Thanks but no thanks…..
I went to a school called Ella Du Plessis, which I attended for about a 9 months when I lived in Windhoek. I thought since I had somewhat of a connection to the school, albeit many years ago, that it would serve as a starting point.
When the principal finally agreed to see me, I was invited into his office where I presented my ideas. Half way through the conversation, I noticed that he really wasn’t interested because he started looking around his desk for other things. After I finished telling him the ideas he kindly told me that the students were very busy and that this was a busy time of the year for him and the teachers as they were also beginning to register the students for the next semester.
Being told no was not the issue for me, nor do I have any reason to doubt that the principal was indeed busy. What I found fascinating is that he seemed to have absolutely no interest in anything technology related or even imagine any potential benefit for his students. I was expecting to be kicked out of the office for wasting his time, but luckily that did not happen.
I went to Jan Jonker School where the only connection I have to it is that it’s located close to our house. The principal was able to see me after one of his meeting and again I pitched my ideas to him. He patiently listen and without giving an indication as to whether or not he would agree to the idea, he asked if he could see the iPad.
I think he was the first adult that I have seen in a long time that excited about the iPad. He was particularly interested in the iBook store because of the many free books that were available especially the classics. He seemed to be looking at the iPad as a device that would save the school cost on printing and purchasing of physical book. The principal then coyly confessed that although he believed in the power of technology, he knew little about computers beyond using the machine for typing. He said that he “used to have a computer right here on my desk but had to pass it onto the secretary because hers went down and she could use mine more than I do.” The school according to the principal has one computer lab for the students to use but his frustration was that there was not enough staff at the school to service the machines and it is too costly to bring someone in.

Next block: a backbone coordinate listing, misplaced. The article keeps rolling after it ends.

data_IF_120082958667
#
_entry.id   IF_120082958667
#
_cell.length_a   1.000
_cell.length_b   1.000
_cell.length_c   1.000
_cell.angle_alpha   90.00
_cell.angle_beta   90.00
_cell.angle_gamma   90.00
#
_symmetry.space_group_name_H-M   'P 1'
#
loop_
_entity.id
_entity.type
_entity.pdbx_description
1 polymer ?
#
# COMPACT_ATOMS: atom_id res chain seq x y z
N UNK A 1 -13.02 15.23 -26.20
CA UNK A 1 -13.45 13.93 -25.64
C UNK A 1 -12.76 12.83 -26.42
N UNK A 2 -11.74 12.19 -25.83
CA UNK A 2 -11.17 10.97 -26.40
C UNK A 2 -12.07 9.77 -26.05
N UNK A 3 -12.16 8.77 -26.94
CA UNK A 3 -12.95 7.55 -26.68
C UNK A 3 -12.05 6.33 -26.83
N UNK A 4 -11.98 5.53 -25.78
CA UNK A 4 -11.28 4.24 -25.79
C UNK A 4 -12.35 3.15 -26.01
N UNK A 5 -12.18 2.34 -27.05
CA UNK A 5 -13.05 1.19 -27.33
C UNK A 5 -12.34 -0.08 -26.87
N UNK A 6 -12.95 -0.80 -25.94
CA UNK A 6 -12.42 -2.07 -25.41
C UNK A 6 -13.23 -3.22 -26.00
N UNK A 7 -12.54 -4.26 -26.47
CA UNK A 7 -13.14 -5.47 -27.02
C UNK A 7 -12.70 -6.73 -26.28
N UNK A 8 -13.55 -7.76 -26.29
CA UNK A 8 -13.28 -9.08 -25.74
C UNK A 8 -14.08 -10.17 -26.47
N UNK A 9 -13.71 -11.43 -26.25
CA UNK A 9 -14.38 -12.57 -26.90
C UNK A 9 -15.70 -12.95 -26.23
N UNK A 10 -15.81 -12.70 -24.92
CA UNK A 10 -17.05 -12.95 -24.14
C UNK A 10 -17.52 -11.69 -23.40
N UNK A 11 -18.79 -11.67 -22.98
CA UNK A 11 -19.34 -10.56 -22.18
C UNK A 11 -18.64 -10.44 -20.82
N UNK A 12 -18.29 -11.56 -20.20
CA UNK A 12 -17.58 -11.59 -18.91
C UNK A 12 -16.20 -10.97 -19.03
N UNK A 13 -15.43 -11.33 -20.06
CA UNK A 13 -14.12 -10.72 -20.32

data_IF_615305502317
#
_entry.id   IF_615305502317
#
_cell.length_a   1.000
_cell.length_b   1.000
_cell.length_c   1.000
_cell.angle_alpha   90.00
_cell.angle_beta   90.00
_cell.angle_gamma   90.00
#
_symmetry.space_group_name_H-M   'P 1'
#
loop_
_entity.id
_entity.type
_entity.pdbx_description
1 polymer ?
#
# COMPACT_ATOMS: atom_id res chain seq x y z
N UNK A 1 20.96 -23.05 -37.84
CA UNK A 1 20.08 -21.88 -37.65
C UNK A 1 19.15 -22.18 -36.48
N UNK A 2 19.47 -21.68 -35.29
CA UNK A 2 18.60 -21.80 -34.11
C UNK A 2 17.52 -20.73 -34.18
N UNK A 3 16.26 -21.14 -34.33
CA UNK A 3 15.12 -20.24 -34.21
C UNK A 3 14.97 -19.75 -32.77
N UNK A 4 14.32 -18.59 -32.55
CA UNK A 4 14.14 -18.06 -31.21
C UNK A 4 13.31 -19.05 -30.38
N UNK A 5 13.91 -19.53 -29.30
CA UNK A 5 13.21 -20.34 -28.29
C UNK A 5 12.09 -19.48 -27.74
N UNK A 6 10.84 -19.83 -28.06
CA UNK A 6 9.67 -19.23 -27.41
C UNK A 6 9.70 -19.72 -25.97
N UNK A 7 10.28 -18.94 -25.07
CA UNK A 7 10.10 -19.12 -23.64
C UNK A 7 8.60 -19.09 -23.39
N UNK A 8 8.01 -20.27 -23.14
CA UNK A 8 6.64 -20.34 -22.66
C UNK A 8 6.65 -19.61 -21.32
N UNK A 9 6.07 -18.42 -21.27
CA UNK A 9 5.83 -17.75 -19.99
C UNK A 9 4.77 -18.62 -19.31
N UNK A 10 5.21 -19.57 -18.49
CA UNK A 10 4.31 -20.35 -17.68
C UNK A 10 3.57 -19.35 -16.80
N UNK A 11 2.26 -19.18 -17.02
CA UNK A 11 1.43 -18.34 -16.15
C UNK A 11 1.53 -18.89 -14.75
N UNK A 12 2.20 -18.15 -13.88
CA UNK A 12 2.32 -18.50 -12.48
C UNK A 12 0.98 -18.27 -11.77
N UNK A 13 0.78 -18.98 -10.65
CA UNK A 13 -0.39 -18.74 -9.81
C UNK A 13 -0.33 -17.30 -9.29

The principal was very excited about the iPad and about the possibility of spending a day with students talking about technology. He agreed to let me come into his classrooms and requested that I arrive early in the morning so that I could spend the day going from class to class. It was agreed that I would come in at 8am on Friday and that he would spent the rest of Wednesday and Thursday making arrangements with his teachers and sorting out which classes I would go attend.
Friday came, and I went to the school with my two brothers so that the process could faster and that I would have more than 1 iPhone for students to interact with. As we arrived, I was told that the principal was out ill and would probably not been in for the whole day. I asked if I could see one of the head of department (HOD) for assistance (the administrative structure is Principal, HODs and teachers). I quickly discovered that no one at the school was told that I would be coming. The principal had not set up any meetings and the HOD was hearing about my idea for the first time. Having been a teacher, I would have been annoyed if someone was suddenly brought to my class and I had to suspend my planned lesson for the day. So although the HOD was trying to figure out ways to accommodate me, I thanked him for his effort and told him that I would contact the principal to reschedule.
About two hours later, I ran into the principal in the city, who apologised for not being available and confirmed that he was just coming from his doctors as he was not well. He promised that he would phone me once a different date was set…I’m still waiting.
Date written: 2nd July 2010
Word count: 847